Category Archives: information

Flood 2018

The Kettle River Watershed Authority has been heavily involved with the 2018 Flood Response.

Click here to see the latest Flood Update

 

The Kettle River peaked last night at 60 centimetres over record levels first set in 1948

 

Click here to see all flood information on the RDKB website.

Flooding between Grand Forks and Christina Lake

 

Fishing Regulations Reminder for the Kettle, West Kettle, and the Granby Rivers

Is it possible to have a Flood and drought in the same year? Yes.  Absolutely. As we know, the lack of rain in the boundary has created drought like conditions.  That said, drought restrictions from the province have not yet been put in place for this area.  The Kettle, the West Kettle and the Granby rivers, however, are all on the provincial watch list which means that they are being closely monitored and water restrictions could still be enforced this fall.

A major concern that the province has is fish kills and the long-term sustainability of fish populations.  Rainbow trout have been studied over multiple years and the fishery has deteriorated.  Findings conclude that fewer and smaller rainbow trout are found throughout boundary rivers.  Causes include decreased habitat for the fish, decreases in flow, increases in water temperatures, and overfishing.  As a result of fish population studies, more stringent fishing regulations were put in place in 2015 for rainbow trout.  In summary: fishing in the Kettle and West Kettle is catch and release only, no fishing from July 25 and August 25 and a live bait ban from Apr. 1 – Oct. 31.  In the Granby upstream of Burrell Creek, the bait ban is from Apr. 1-Oct. 31 with a daily limit of 1 trout.  Downstream of Burrell Creek, catch and release only and a bait ban from July 1 – Oct. 31.  These new regulations are designed to ensure future generations are afforded the same recreational opportunities that we enjoy and appreciate today.

Shawn Lockhart releasing rainbow back to the river (Credit Shawn Lockhart)Shawn Lockhart releasing rainbow back to the river (Credit Shawn Lockhart).

Click Fishing Regulations to obtain the most up to date regulations for the boundary region.  Alternatively a hard copy can be obtained at Service  BC.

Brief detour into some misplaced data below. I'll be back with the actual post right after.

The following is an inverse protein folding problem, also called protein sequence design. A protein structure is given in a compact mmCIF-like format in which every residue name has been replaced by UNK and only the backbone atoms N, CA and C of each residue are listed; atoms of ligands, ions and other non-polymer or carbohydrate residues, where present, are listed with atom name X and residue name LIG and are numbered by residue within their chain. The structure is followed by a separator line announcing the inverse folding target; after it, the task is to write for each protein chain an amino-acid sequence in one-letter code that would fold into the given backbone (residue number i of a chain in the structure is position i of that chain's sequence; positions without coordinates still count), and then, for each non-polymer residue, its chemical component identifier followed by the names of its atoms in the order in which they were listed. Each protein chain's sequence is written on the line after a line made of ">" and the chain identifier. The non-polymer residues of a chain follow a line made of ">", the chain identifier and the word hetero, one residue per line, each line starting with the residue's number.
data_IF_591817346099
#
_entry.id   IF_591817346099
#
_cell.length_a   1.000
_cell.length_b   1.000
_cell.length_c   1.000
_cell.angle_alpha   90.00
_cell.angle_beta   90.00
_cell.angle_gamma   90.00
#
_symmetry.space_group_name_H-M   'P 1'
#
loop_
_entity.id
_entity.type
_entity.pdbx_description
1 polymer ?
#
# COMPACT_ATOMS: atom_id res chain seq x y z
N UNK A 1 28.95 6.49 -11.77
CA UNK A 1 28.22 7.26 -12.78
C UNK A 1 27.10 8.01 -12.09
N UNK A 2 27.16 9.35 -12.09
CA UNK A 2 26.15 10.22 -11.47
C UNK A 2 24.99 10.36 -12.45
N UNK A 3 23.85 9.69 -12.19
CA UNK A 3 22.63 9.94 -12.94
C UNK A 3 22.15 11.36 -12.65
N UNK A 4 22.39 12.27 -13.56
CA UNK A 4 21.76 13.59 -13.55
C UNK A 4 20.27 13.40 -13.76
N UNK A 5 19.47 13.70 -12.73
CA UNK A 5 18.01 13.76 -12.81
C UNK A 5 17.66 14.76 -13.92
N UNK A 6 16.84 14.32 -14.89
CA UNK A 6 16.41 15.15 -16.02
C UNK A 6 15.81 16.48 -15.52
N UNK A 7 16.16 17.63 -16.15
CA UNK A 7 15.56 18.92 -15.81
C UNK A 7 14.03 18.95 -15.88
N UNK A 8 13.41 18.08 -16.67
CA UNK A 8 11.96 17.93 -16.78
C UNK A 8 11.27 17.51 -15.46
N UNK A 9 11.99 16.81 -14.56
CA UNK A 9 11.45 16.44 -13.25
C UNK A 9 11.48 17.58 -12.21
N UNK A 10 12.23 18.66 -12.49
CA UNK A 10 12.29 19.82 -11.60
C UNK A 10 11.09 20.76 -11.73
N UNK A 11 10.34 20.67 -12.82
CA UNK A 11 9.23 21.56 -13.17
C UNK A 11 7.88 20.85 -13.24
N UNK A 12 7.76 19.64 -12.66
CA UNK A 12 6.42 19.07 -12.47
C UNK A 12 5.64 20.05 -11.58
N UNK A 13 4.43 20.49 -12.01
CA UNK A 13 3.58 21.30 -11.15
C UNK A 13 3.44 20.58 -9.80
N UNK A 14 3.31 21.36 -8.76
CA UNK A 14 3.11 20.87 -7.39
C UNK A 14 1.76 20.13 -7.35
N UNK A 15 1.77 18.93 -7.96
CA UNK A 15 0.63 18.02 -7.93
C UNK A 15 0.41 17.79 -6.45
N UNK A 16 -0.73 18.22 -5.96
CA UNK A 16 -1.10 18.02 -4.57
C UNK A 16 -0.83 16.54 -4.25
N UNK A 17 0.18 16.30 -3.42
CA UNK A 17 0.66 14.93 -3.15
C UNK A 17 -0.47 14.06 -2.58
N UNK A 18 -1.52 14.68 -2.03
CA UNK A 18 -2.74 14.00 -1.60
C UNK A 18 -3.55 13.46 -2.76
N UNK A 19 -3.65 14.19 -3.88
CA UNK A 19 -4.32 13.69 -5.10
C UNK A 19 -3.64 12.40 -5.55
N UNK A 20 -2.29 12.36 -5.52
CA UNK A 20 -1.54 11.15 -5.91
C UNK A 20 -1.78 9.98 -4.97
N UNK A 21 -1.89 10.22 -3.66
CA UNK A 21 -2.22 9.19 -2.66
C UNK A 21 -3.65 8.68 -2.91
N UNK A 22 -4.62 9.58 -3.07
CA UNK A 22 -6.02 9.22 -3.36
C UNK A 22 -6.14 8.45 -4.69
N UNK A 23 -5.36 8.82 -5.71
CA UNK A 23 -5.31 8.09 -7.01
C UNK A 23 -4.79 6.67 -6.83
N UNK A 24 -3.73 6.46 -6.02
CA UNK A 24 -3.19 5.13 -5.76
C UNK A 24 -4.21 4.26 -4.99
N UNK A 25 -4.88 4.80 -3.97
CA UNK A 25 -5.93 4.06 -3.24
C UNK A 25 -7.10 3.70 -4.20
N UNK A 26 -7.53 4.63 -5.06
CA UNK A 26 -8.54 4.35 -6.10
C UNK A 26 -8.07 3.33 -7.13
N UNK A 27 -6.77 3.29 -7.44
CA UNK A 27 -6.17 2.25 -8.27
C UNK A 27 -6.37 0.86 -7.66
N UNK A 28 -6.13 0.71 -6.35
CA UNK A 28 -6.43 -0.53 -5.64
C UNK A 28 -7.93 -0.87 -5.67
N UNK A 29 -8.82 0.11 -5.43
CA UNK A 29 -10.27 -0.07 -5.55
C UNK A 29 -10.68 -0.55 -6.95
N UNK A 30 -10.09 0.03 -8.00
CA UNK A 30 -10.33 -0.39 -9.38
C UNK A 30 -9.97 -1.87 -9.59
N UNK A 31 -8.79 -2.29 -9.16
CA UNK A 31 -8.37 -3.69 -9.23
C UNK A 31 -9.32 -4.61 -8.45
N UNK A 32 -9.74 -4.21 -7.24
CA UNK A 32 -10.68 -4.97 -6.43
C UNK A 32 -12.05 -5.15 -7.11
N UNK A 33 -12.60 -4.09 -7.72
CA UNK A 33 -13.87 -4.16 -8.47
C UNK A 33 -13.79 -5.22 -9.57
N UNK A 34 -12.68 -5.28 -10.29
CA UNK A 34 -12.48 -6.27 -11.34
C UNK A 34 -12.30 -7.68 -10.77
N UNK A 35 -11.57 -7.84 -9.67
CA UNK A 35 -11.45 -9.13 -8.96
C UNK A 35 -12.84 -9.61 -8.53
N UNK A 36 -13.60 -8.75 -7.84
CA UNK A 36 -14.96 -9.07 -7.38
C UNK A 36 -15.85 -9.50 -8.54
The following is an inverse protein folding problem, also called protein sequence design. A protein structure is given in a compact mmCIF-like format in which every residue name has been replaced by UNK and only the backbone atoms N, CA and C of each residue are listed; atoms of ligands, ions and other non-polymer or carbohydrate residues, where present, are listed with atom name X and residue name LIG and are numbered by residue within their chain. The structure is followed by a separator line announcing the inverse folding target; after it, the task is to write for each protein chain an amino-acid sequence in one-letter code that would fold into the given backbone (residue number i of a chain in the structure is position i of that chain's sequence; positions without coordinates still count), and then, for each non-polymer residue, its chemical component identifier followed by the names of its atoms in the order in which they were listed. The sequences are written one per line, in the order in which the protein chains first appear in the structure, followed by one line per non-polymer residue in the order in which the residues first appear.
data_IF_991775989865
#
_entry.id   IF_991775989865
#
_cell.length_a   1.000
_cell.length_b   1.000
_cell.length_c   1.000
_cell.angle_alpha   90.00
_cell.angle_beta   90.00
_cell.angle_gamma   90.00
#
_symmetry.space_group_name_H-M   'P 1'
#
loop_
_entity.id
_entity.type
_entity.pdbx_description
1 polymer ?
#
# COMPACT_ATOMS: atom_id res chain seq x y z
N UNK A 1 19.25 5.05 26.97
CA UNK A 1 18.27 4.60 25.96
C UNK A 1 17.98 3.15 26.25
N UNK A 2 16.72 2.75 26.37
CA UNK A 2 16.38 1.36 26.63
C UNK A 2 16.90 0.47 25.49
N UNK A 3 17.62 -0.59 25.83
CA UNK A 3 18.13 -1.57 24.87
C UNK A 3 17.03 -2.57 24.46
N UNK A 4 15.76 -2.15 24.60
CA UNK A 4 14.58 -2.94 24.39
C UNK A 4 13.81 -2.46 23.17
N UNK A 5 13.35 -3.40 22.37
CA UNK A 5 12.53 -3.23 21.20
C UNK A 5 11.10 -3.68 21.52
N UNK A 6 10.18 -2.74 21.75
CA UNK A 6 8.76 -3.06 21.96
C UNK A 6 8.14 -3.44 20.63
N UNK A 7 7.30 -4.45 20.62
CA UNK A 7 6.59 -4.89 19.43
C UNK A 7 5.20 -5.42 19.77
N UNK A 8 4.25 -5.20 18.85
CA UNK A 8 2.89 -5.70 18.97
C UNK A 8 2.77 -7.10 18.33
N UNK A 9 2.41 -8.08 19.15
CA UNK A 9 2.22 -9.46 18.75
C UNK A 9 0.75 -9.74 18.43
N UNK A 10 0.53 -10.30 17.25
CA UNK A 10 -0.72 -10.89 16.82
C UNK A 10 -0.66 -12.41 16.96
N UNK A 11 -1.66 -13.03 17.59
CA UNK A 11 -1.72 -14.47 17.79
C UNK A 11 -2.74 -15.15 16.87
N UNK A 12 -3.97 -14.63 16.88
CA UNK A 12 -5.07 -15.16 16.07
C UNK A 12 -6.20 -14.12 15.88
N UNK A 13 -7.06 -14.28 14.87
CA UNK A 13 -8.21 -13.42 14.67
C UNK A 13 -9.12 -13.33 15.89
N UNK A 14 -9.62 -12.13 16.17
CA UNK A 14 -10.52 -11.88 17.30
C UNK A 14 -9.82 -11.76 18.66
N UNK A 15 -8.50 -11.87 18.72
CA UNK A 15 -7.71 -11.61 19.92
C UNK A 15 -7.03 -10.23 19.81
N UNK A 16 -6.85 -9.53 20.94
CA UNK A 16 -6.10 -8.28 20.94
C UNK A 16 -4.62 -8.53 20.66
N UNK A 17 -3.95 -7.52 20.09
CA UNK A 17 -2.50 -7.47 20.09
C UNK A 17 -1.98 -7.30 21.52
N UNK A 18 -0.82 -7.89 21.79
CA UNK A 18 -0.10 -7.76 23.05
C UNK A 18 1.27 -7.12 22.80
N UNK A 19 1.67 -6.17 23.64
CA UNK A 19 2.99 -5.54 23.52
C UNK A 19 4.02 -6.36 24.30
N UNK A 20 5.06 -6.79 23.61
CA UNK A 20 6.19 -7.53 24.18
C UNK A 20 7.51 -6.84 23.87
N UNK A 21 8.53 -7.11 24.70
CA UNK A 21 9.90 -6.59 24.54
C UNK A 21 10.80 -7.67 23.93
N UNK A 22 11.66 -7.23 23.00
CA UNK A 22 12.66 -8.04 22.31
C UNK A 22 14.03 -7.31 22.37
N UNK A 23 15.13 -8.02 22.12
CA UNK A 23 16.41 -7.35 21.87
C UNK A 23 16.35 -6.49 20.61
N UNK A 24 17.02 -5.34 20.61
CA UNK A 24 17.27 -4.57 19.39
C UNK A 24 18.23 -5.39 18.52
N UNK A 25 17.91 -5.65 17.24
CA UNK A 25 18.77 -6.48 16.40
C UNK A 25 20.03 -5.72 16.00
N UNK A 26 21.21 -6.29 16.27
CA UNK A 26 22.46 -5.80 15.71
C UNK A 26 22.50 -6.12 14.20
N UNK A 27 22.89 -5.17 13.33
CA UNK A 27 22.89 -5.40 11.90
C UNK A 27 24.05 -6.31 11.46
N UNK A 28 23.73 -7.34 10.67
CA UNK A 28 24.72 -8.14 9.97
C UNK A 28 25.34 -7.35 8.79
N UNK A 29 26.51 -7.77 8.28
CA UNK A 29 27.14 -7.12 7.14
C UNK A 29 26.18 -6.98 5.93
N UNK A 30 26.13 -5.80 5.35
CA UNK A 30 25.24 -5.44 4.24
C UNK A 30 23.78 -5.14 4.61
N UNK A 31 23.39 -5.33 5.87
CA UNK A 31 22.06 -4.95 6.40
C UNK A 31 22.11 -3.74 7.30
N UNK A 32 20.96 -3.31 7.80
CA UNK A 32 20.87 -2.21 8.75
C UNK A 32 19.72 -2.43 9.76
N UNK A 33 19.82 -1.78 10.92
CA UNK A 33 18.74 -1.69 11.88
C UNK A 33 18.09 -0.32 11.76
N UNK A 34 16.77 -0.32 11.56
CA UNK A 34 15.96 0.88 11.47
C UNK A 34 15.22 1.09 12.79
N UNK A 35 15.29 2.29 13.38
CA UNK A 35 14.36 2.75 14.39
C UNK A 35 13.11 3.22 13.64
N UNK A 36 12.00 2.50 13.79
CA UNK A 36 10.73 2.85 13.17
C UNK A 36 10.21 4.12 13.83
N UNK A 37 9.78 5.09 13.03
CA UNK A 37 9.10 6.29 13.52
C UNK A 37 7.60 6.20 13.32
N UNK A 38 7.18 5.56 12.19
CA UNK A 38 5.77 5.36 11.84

– Jessica Mace is the coordinator of the Kettle River Watershed Management Plan for the RDKB, and is working with the Kettle River Watershed Authority to implement recommendations from the plan. Email plan@kettleriver.ca

Flooding – Boundary Region, BC

 

There has been major flooding in the Boundary Region. The Kettle River Watershed Authority’s key messages are:

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City Park – Grand Forks, BC May 6, 2017 (courtesy of Leif Churchill)

1. River bank instability – Avoid the water’s edge since the banks are over saturated and are compromised. In the town of Cashe Creek near Kamloops, a fire chief went missing on Friday morning after checking water levels in a flooded area.  Click on Cache Creek to read  more.

2. Water Levels – Although the water levels have receded over the past 24 hours, there is a risk that levels will rise again later this week.  See river level forecasts posted on the Regional District of the Kootenay Boundary (RDKB) site at  RDKB.  There is an emergency response team set up  at the RDKB office in Grand Forks. If you have any questions/concerns you can contact the response team by calling 1-888-747-9119 or 250-442-3628.

3. Flood preparation – The RDKB emergency response team has recommended some steps to take for flood preparation.  Go to this link for more information – Flood Preparation

4. Water contamination – Floodwater is not river water.  Avoid playing in or drinking the flood water since the water may be contaminated.  Go to this link for more information – Floodwater

 

New USDA research note on protecting headwater streams

More and more science is finding the importance of protecting headwater streams for aquatic ecosystem health, biodiversity, and downstream water quality and drinking water protection. In this research note, USDA Forest Service ecologists examined the effect of variable-width buffers greater than 50 ft (15.24 m) on non-fish-bearing streams. This has implications for improving stream protection in our active forestry areas, where there is very little protection for small streams and wetlands.

From: http://www.treesearch.fs.fed.us/pubs/49761:

Since the Northwest Forest Plan implemented riparian buffers along non-fish bearing streams in 1994, there have been questions about how wide those buffers need to be to protect aquatic and riparian resources from upland forest management activities. The Density Management and Riparian Buffer Study of western Oregon, also initiated in 1994, examines the effects of thinning and different buffer widths on aquatic and riparian vertebrates and habitats, tree growth, and vegetation along headwater streams.

Dede Olson, a research ecologist with the Pacific Northwest Research Station, leads the riparian component of the study. Olson and her colleagues found that aquatic and riparian species and habitat were retained with no-entry, 50-foot minimum variable-width buffers.
Their research has characterized both aquatic and terrestrial amphibian assemblages that rely on headwater streams and near-stream riparian forest habitats. For example, they documented that terrestrial salamanders have heightened movements within 50 feet of headwater streams. By extending such buffers along headwater streams over ridgelines, landscape connectivity could be provided, enabling gene flow among populations of terrestrial salamanders.

Scientists found that thinning upslope accelerated growth of trees within the buffer within 50 feet from the thinned edge. Larger trees ultimately lead to larger pieces of down wood, which form critical habitat both on land and in streams